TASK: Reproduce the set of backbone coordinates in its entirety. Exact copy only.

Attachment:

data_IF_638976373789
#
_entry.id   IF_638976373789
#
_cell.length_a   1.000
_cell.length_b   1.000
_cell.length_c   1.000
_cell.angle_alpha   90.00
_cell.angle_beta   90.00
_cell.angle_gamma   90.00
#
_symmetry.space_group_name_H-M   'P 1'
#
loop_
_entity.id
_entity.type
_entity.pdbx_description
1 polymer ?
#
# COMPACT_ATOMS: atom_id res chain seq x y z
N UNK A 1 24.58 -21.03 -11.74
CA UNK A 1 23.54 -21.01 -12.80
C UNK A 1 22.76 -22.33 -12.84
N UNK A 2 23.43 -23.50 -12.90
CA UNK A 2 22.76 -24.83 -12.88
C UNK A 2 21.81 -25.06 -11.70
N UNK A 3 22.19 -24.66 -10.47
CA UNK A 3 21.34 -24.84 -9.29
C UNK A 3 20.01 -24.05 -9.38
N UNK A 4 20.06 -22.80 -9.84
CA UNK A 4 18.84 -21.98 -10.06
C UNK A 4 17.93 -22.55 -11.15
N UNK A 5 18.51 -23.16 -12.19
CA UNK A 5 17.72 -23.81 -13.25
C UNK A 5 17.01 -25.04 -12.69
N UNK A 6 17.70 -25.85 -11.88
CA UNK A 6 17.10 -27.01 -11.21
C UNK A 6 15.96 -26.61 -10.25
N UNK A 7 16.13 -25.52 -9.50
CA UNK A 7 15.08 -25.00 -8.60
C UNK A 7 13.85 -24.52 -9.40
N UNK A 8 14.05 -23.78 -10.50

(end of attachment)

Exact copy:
data_IF_638976373789
#
_entry.id   IF_638976373789
#
_cell.length_a   1.000
_cell.length_b   1.000
_cell.length_c   1.000
_cell.angle_alpha   90.00
_cell.angle_beta   90.00
_cell.angle_gamma   90.00
#
_symmetry.space_group_name_H-M   'P 1'
#
loop_
_entity.id
_entity.type
_entity.pdbx_description
1 polymer ?
#
# COMPACT_ATOMS: atom_id res chain seq x y z
N UNK A 1 24.58 -21.03 -11.74
CA UNK A 1 23.54 -21.01 -12.80
C UNK A 1 22.76 -22.33 -12.84
N UNK A 2 23.43 -23.50 -12.90
CA UNK A 2 22.76 -24.83 -12.88
C UNK A 2 21.81 -25.06 -11.70
N UNK A 3 22.19 -24.66 -10.47
CA UNK A 3 21.34 -24.84 -9.29
C UNK A 3 20.01 -24.05 -9.38
N UNK A 4 20.06 -22.80 -9.84
CA UNK A 4 18.84 -21.98 -10.06
C UNK A 4 17.93 -22.55 -11.15
N UNK A 5 18.51 -23.16 -12.19
CA UNK A 5 17.72 -23.81 -13.25
C UNK A 5 17.01 -25.04 -12.69
N UNK A 6 17.70 -25.85 -11.88
CA UNK A 6 17.10 -27.01 -11.21
C UNK A 6 15.96 -26.61 -10.25
N UNK A 7 16.13 -25.52 -9.50
CA UNK A 7 15.08 -25.00 -8.60
C UNK A 7 13.85 -24.52 -9.40
N UNK A 8 14.05 -23.78 -10.50